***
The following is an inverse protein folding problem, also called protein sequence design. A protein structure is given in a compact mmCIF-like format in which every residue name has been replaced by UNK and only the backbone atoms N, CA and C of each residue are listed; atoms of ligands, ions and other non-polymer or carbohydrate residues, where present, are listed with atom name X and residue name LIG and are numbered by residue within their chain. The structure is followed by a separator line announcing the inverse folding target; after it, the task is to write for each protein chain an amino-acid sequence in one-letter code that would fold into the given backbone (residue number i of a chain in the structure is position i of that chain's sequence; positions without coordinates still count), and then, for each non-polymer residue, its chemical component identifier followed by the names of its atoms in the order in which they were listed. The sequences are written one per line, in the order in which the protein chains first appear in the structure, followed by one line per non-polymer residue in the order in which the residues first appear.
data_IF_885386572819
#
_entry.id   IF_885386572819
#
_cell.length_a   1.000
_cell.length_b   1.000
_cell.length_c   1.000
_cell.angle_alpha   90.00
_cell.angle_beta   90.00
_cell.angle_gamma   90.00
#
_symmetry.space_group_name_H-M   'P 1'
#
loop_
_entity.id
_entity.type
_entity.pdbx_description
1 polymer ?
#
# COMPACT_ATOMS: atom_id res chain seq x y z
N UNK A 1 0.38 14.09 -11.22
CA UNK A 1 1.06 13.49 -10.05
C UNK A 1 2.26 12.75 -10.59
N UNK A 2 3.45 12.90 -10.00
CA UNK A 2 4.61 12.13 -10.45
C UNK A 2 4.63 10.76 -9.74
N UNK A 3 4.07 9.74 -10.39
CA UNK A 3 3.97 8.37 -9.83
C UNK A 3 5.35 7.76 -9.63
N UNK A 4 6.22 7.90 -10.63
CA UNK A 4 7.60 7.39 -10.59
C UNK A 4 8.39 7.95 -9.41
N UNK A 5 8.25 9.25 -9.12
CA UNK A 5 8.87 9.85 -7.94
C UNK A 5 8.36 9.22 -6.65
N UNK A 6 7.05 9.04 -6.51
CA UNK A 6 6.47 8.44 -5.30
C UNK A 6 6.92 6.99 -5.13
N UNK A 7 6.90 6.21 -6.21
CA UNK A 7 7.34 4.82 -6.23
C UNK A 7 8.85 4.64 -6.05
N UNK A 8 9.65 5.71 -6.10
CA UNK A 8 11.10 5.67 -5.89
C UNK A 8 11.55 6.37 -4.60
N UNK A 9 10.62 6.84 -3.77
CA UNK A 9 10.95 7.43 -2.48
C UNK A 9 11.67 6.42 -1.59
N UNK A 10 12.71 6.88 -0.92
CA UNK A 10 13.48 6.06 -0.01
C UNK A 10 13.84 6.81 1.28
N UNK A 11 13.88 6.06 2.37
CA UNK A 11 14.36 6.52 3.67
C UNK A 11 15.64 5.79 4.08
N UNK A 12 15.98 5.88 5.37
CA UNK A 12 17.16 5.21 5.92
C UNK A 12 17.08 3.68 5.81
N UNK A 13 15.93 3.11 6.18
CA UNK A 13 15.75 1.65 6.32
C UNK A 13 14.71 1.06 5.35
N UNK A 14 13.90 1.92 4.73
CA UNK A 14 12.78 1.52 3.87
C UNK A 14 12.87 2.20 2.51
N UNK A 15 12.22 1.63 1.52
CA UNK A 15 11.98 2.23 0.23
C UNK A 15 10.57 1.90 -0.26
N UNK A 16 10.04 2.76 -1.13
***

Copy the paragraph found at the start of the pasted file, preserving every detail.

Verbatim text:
The following is an inverse protein folding problem, also called protein sequence design. A protein structure is given in a compact mmCIF-like format in which every residue name has been replaced by UNK and only the backbone atoms N, CA and C of each residue are listed; atoms of ligands, ions and other non-polymer or carbohydrate residues, where present, are listed with atom name X and residue name LIG and are numbered by residue within their chain. The structure is followed by a separator line announcing the inverse folding target; after it, the task is to write for each protein chain an amino-acid sequence in one-letter code that would fold into the given backbone (residue number i of a chain in the structure is position i of that chain's sequence; positions without coordinates still count), and then, for each non-polymer residue, its chemical component identifier followed by the names of its atoms in the order in which they were listed. The sequences are written one per line, in the order in which the protein chains first appear in the structure, followed by one line per non-polymer residue in the order in which the residues first appear.